“She does herself no favors!” she snapped. “I have never heard a petitioner use a more defiant, unrepentant tone. How come she thinks her plight is more deserving of pity than anyone else’s? Master Cromwell, she makes too many demands of you. If she is really hoping for a reconciliation with me, she is going the wrong way about it.”

  She did not say how sharply Mary’s words had stung. For well I might have had a greater man of birth, but I assure you I could never have had one that loved me so well. I had rather beg my bread with him than be the greatest queen christened. The taunt went too deep. It laid bare Mary’s jealousy and underlined the bitter irony of their respective situations.

  “Never again will I receive her at court,” she told Cromwell. “It is useless to plead for her.”

  “I had no intention of doing so, madam.” His smile was wry. “I could perceive the venom in that letter. My advice to her will be to go with her husband to Calais and stay there.”


  Christmas was approaching, and Anne and her ladies were sewing smocks for the poor, when Henry arrived looking unusually solemn.

  “You may go,” he said, and the ladies scattered.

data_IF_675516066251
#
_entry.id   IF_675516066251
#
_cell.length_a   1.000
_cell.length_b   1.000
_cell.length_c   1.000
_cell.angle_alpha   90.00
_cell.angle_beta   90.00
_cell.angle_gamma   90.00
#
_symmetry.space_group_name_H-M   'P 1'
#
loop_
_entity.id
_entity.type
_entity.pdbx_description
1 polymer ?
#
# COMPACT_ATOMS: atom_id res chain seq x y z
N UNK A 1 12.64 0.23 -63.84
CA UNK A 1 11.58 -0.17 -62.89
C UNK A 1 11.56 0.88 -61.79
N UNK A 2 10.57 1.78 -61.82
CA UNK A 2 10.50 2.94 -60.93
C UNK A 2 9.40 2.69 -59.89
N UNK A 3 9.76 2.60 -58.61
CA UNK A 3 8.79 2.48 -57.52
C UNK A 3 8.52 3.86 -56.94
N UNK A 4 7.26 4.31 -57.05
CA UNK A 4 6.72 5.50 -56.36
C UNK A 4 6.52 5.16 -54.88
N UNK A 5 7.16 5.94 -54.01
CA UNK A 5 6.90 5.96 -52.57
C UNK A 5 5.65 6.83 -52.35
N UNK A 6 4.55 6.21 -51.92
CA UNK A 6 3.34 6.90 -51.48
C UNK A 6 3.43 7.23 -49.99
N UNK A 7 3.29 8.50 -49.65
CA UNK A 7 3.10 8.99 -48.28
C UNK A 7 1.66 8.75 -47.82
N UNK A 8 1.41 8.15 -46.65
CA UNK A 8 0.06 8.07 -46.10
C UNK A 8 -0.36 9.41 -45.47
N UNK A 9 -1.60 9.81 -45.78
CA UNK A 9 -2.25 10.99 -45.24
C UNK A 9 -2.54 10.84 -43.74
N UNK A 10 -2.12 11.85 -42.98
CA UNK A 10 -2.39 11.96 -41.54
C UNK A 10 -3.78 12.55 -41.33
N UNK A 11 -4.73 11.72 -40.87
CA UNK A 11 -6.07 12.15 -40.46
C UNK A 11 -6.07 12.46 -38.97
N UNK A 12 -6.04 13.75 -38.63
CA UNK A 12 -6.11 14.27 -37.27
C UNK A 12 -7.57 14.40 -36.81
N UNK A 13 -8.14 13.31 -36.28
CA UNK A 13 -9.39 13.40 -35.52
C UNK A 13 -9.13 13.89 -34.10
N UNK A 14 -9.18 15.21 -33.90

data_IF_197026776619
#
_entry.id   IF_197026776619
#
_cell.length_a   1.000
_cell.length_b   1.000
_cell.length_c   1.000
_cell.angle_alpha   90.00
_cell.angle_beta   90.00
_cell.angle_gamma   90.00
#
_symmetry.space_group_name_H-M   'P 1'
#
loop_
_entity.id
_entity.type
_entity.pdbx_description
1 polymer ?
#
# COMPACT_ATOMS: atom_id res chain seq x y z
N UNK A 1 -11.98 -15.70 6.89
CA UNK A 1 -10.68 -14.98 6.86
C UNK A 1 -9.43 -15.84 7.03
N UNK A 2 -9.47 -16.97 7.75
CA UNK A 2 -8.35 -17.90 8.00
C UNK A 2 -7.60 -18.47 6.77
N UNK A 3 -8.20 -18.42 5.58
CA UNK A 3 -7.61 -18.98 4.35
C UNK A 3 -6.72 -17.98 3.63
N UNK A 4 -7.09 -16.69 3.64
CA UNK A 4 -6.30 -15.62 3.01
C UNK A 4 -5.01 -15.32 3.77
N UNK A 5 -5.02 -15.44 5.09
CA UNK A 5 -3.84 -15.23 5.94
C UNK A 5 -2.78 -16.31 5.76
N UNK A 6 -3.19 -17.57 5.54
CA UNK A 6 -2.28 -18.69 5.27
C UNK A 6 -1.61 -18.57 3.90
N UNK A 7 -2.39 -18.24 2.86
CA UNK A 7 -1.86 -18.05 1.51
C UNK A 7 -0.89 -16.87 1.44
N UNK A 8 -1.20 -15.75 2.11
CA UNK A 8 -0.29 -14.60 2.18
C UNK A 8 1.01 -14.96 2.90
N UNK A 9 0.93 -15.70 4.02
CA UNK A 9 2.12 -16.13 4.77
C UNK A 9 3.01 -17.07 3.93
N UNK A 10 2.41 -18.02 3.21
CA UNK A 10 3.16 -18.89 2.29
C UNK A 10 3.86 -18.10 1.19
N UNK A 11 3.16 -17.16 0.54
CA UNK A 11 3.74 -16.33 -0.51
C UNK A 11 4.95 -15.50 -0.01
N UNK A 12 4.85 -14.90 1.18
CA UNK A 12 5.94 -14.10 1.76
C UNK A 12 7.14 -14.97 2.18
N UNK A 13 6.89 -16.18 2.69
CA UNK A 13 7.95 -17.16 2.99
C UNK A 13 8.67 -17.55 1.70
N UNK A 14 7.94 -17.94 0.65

He took the chair opposite Anne, then stood up again and, coming over to her side of the fire, went down on his haunches before her and took her hands. She was so overcome by the gesture that when he seemed to be struggling to speak, she thought he was about to say that it was all over between them. That was what had happened with Katherine.

  “I know you set much store by Little Pourquoi,” he said at last. “Anne, I’m sorry to tell you that he fell from a window within this last hour. There was nothing anyone could do to save him.”

  “Oh, no!” she cried, desolate. Henry hesitated, then she felt his arms go around her, and, despite her grief over Little Pourquoi’s terrible end, it was so good to feel him close and being kind to her after so long. For a precious moment she felt safe.

  “No one dared tell you,” he said against her hair. “My good niece Margaret came to me and asked if I would do it. I am very sorry. It must have been instantaneous.”

  He drew back and her eyes searched his. In them she could read only

  Christmas was awful. Harry Percy was at court, and when they came face-to-face in a gallery, he threw her a look of utter contempt and walked on, not even bothering to bow. She felt as if she had been slapped.

  “Cheer up, niece!” Uncle Norfolk chided her at dinner that day. “You won’t entice the King to your bed with that whey face!”

  “Why don’t you just go and swive yourself?” she flung back, and everyone stared.

  Norfolk stood up, flung down his napkin, and stalked out. “I can see why they call you the great whore!” he spat as he reached the door of her chamber.

  At that very moment, the King arrived. Norfolk almost collided with him. Henry looked at the Duke and then at Anne. She waited for him to explode and censure her uncle for speaking so foully to her—he must have heard him—but he said nothing and, no doubt deciding that his mistress would be more congenial company, went away again. Anne was near to despair. Once he would have taken exception to such a gross insult to her, but not anymore.